Thirty-fifth in a series of reflections on Mass readings during the Extraordinary Jubilee Year of Mercy
Tenth Sunday in Ordinary Time
Readings: 1 Kings 17:17-24; Galatians 1:11-14a, 15ac, 16a, 17, 19; Luke 7:11-17
One of my favorite lines from the TV series Buffy the Vampire Slayer occurs in the season 5 finale, when Buffy tells her sister Dawn: “The hardest thing in this world is to live in it.” And I find myself pondering this line as we settle firmly back into the Church’s “ordinary time” of the year. The seasons of fasting and feasting are over, and it’s time to actually live out these truths we celebrate. And that can be hard to do for most of us when Advent, Christmas, Lent and Easter aren’t there holding us by the hand. Ironically, this is the time of year that we need the refreshment of the Sacraments the most, and the time when most people tend to let that relationship with Jesus – of which the Sacraments are the ultimate token – founder. As a result we can end up treating our Lord and His Church like relatives we see only at reunions and weddings and funerals, or like friends whom we turn to only when things go bad. And even then, hidden feelings or long-dormant resentments can impede relationship in these few-and-far-between moments, and in ways that could be more quickly resolved if the relationships were more constant.
In today’s First Reading, which is set during the time of a great drought in the Kingdom of Israel, the prophet Elijah is living with a widow whose son becomes sick and dies. And in her frustration the widow turns on Elijah, saying that the presence of the holy man must have attracted the attention of God to her sins, and so cost her the life of her son. Even Elijah, who speaks for God and acts on His behalf and at His command, questions the motivations of God even as he requests that God restore the boy’s life – which He does! In this revival, Elijah’s question must have been answered: the boy died so that both he and his mother could be restored. The mother’s faith was dead before her son’s body was – she even treats God as if He were some petulant genie! – but in the revival of her son’s body her faith is once again alive. “Now indeed I know you are a man of God,” she cries out to the prophet – and now indeed she and her son are alive and well in the midst of drought.
We find a similar story in today’s Gospel reading, as Jesus revives the son of the widow of Nain. This time there is no middle man but Jesus’ human nature; the God-Man Himself expresses pity for the woman and bids the young man “[A]rise!” The two great crowds present at this event – one following Jesus, the other following the widow – react much like the Israelite widow in the time of Elijah, “crying out ‘A great prophet has arisen in our midst!’ and ‘God has visited His people!’” A jaded and mourning people is filled with wonder and excitement that shakes them awake and reminds them, as the Israelite widow and even Elijah were reminded, that God’s dwelling is with the human race, at all times and in all places. And because God is always with us, the opportunity for relationship with Him is always there! In this regard we are especially privileged, because God always takes the first step.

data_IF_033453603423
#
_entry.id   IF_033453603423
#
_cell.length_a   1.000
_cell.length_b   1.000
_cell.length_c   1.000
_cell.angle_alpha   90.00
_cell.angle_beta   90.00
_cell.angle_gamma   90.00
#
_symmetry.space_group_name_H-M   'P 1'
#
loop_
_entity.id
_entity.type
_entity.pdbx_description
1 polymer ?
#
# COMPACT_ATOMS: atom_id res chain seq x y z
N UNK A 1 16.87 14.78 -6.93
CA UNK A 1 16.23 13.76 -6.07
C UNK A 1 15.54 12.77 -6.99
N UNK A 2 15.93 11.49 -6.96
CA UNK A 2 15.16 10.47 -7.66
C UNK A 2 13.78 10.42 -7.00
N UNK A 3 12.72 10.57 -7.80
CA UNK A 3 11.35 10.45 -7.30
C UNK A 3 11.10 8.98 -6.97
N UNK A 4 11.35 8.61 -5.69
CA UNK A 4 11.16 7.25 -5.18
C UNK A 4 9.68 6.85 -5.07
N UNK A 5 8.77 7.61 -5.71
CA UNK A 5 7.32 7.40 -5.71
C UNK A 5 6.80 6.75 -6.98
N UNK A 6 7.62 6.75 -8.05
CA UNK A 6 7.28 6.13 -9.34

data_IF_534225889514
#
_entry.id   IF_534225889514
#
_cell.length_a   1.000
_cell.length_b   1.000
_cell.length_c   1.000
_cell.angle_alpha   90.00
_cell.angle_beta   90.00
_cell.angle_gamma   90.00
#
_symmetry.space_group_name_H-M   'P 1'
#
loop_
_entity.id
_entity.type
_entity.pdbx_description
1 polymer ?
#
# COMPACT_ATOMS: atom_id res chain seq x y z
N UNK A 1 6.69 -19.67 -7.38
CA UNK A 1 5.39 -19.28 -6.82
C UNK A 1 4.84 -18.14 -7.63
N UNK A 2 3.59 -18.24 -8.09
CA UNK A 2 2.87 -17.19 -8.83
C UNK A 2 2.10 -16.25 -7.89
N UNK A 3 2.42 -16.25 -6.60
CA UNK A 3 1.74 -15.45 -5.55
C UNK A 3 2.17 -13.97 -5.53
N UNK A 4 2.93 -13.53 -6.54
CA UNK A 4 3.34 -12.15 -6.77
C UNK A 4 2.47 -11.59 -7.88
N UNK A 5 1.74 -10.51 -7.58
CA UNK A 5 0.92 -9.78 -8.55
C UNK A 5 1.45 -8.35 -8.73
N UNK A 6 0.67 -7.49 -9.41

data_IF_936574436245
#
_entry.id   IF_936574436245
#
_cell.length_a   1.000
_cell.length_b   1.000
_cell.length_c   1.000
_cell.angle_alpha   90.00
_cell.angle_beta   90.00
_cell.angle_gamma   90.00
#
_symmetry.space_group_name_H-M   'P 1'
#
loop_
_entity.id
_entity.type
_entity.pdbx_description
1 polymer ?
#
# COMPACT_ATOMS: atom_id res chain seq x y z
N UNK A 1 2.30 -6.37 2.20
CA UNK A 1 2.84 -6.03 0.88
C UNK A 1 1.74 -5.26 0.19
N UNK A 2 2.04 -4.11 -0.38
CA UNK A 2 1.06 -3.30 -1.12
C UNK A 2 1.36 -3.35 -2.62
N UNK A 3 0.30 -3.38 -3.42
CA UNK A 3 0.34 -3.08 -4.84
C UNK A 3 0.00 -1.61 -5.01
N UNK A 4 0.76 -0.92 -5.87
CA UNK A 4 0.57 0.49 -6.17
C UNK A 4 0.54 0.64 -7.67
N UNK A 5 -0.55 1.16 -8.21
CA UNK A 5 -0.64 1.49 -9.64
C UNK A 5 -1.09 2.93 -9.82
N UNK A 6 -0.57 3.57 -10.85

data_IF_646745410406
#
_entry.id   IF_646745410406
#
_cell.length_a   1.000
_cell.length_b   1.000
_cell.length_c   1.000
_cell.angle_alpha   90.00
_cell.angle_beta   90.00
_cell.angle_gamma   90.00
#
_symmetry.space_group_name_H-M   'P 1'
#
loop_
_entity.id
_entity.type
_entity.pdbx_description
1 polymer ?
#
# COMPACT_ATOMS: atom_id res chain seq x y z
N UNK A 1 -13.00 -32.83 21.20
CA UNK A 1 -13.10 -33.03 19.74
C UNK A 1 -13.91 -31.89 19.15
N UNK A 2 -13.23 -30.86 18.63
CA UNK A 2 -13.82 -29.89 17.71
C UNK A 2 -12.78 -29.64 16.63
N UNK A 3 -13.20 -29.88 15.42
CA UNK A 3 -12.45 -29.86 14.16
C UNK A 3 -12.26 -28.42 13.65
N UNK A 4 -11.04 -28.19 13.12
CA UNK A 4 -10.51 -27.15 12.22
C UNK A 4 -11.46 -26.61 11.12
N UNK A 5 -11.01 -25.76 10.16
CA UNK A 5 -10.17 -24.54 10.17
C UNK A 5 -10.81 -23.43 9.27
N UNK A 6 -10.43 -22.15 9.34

Saint Paul testifies to this fact in the Second Reading when he tells the Galatians that “the gospel preached by me is not of human origin. For I did not receive it from a human being, nor was I taught it, but it came through a revelation of Jesus Christ.” Paul’s conversion experience was famous even in the 1st century (or perhaps, infamous!), so much that he relates it very briefly and subtly to his audience. There came a time when God “was pleased to reveal His Son to [him]” and that God “had set [him] apart from [his] mother’s womb” for that very moment. Our conversion experiences may not be as dramatic or as immediate as Paul’s, but relationship with God through Jesus is just as much a part of our destiny.
And look how much God desires that destiny for us! In addition to all His beautiful creation through which we can recognize and come to know Him, He has given us Sacraments as tangible tokens of His personal love, including His very Self in the food and drink of the Holy Eucharist. He has given us architects of mighty and sacred buildings in which these gifts may be found again and again – noble structures that because of this intimacy are both His house and ours! And He has given us direct knowledge of Himself through the revelation of the Gospel, safeguarded by the Sacred Tradition of Jesus’ very friends the Apostles. It is one of the great ironies of the religion of the “both/and” that it is through the organization of the Church that we have the best opportunities to develop and deepen our own personal relationship with God. And these opportunities are there not just when things go wrong, or on special occasions during the course of the year, but all year ‘round – all day, every day! God has given us an open invitation to the biggest and longest-running party in history; all we have to do is get up off our butts and go!
“The hardest thing in this world is to live in it,” said the Slayer to her sister – to which she added the words I would also add for us now: “Be brave. Live.”